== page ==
Let 𝕋 be a time scale with 0,T∈𝕋. We give a global description of the branches of positive solutions to the nonlinear boundary value problem of second-order dynamic equation on a time scale 𝕋, uΔΔ(t)+f(t,uσ(t))=0, t∈[0,T]𝕋, u(0)=u(σ2(T))=0, which is not necessarily linearizable. Our approaches are based on topological degree theory and global bifurcation techniques.

1. Introduction

Let 𝕋 be a time scale with 0,T∈𝕋, we consider the existence of positive solutions, in this paper, for a nonlinear boundary value problem of second-order dynamic equation on a time scale 𝕋 as follows:
(1.1)uΔΔ(t)+f(t,uσ(t))=0,t∈[0,T]𝕋,u(0)=u(σ2(T))=0.
Research for the existence of solutions to the dynamic boundary value problem is rapidly growing in recent years. A great many existence results of positive solutions have been established for problem (1.1), see [1–5] and the references therein. The main tool used by them is the fixed point theorem in cones, and the key conditions in these papers do not depend on the first eigenvalue, λ1(a), of the following linear problem:
(1.2)uΔΔ(t)+λa(t)uσ(t)=0,t∈[0,T]𝕋,u(0)=u(σ2(T))=0,
and the corresponding existence conditions are not optimal.

In 2006, for 0,1∈𝕋, σ(0)=0, ρ(1)=1, f^∈C(ℝ) with sf^(s)>0 for s≠0, Luo and Ma [6] obtained the existence of at least one positive solution to problem:
(1.3)uΔΔ(t)+f^(uσ(t))=0,t∈[0,1]𝕋,u(0)=u(1)=0,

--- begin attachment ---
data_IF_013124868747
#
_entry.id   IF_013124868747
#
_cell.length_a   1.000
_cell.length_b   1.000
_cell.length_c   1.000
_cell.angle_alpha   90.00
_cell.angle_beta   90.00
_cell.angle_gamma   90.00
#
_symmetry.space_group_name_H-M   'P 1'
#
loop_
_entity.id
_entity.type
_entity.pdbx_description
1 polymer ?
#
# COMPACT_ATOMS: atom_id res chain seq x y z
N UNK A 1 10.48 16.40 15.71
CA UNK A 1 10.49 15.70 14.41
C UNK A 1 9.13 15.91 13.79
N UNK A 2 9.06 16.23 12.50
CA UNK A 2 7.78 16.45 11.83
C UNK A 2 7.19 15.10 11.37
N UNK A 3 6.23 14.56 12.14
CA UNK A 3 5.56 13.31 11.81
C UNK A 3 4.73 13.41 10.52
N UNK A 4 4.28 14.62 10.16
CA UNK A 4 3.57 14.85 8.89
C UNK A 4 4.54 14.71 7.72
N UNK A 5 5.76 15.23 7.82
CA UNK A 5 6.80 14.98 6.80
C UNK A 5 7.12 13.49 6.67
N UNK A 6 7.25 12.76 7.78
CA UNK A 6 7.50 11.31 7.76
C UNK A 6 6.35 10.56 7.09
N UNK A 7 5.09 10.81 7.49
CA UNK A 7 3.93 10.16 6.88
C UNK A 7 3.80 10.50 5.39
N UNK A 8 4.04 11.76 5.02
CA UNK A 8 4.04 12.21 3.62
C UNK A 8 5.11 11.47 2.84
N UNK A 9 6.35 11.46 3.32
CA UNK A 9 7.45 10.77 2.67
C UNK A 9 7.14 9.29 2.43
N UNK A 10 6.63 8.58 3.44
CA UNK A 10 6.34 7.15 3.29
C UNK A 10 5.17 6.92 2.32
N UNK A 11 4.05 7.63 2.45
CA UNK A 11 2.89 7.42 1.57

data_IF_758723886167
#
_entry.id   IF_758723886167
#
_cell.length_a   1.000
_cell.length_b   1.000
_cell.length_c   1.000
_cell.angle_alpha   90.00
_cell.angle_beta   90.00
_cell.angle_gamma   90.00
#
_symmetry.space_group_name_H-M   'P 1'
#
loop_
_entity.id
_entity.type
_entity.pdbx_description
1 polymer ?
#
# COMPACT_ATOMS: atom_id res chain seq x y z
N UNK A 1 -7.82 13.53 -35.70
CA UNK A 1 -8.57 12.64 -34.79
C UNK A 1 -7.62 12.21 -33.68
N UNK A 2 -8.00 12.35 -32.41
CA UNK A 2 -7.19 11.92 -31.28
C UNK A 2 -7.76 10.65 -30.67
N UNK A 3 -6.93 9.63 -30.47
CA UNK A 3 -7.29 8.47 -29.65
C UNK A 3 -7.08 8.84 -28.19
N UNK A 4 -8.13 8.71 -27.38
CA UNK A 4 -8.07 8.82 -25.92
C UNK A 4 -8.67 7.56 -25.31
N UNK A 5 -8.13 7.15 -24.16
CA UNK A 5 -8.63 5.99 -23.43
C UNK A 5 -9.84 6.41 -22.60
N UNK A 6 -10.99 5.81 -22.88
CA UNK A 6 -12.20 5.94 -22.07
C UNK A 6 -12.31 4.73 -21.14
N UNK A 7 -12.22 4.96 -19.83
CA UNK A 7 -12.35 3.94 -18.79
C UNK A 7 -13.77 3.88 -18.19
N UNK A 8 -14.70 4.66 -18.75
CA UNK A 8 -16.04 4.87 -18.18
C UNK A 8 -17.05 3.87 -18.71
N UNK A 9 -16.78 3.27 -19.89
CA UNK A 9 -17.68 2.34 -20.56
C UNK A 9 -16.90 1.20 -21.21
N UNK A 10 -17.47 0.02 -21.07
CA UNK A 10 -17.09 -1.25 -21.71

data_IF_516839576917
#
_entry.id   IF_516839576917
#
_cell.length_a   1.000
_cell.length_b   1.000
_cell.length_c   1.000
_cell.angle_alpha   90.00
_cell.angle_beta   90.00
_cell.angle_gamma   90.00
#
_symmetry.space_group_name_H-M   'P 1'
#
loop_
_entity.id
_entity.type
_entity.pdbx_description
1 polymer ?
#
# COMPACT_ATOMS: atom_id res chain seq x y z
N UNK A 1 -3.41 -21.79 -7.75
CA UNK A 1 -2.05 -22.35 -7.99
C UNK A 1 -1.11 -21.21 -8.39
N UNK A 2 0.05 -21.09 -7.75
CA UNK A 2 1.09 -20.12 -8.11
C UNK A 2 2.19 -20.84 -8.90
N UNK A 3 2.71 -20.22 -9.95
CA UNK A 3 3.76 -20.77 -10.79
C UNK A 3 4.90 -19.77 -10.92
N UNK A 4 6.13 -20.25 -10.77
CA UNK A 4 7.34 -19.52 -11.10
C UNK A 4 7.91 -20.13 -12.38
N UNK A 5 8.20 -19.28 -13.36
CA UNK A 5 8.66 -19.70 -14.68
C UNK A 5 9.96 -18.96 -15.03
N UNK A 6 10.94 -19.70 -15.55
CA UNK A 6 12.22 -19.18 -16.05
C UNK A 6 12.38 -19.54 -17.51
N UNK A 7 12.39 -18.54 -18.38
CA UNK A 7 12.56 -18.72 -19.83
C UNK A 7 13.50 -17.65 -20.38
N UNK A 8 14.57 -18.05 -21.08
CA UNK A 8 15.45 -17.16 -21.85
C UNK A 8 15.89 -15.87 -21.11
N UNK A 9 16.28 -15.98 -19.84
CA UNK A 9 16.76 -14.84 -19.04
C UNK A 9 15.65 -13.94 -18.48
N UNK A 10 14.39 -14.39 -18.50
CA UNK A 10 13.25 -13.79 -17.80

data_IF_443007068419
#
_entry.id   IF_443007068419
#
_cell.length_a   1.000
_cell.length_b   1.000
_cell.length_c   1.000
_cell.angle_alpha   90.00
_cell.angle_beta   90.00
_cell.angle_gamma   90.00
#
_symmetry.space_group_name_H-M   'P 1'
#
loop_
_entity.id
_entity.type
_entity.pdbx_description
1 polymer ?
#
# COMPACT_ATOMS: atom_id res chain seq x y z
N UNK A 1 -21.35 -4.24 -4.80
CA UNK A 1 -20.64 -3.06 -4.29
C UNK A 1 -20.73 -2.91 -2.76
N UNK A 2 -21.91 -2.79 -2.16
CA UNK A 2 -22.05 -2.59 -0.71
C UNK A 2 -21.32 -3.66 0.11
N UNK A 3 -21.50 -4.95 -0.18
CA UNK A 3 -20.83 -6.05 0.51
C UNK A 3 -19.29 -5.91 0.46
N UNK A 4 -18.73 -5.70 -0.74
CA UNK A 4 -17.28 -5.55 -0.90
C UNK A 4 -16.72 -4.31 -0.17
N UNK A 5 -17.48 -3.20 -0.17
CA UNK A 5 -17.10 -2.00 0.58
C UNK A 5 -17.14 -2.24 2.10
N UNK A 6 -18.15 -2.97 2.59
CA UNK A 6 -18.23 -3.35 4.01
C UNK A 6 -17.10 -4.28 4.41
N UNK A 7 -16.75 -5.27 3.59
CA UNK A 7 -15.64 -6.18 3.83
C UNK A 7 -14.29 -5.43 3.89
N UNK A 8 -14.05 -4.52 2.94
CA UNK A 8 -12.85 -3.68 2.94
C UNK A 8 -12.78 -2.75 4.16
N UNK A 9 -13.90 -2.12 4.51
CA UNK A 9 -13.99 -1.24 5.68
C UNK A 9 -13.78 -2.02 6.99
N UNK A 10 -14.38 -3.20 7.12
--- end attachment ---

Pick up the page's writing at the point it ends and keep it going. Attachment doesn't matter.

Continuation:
under the condition

(H) if either f^0<μ1<f^∞ or f^∞<μ1<f^0, where
(1.4)f^0=lim|s|→0f^(s)s,f^∞=lim|s|→∞f^(s)s,

and μ1 is the first eigenvalue of the linear problem:
(1.5)uΔΔ(t)+μuσ(t)=0,u(0)=u(1)=0.
The approaches adopted by Luo and Ma [6] are based on global bifurcation techniques. They obtained the existence of at least one positive solution by considering the branches of solutions, which bifurcate from one point. The key conditions in [6] depend on the first eigenvalue of the corresponding linear problem and the condition (H) is optimal!

In this paper, we will use the following assumptions.

(A1) f:[0,σ(T)]𝕋×[0,∞)→[0,∞) is continuous and there exist functions a0(·),a0(·),b∞(·),b∞(·)∈C([0,σ(T)]𝕋,(0,∞)), such that
(1.6)a0(t)u-ξ1(t,u)≤f(t,u)≤a0(t)u+ξ2(t,u)

for some functions ξi∈C([0,σ(T)]𝕋×[0,∞),ℝ) with limu→0+(ξi(t,u)/u)=0(i=1,2) uniformly for t∈[0,σ(T)]𝕋, and
(1.7)b∞(t)u-ζ1(t,u)≤f(t,u)≤b∞(t)u+ζ2(t,u)

for some functions ζi∈C([0,σ(T)]𝕋×[0,∞),ℝ) with limu→+∞(ζi(t,u)/u)=0(i=1,2) uniformly for t∈[0,σ(T)]𝕋.

(A2) f(t,u)>0 for (t,u)∈[0,σ(T)]𝕋×(0,∞).

(A3) There exists a function c∈C([0,σ(T)]𝕋,(0,∞)) such that
(1.8)f(t,u)≥c(t)u,(t,u)∈[0,σ(T)]𝕋×[0,∞).

Obviously, (A1) means that f is not necessarily linearizable at 0 and +∞. We consider the existence of positive solutions of problem (1.1) in this paper by using bifurcation techniques. The difference from [6] is that the branches of positive solutions under consideration now bifurcate from not one point, but an interval. Our main idea is from [7], in which they considered positive solutions of fourth-order boundary value problems for differential equations. The main tool we will use is the following global bifurcation theorem for problems which is not necessarily linearizable.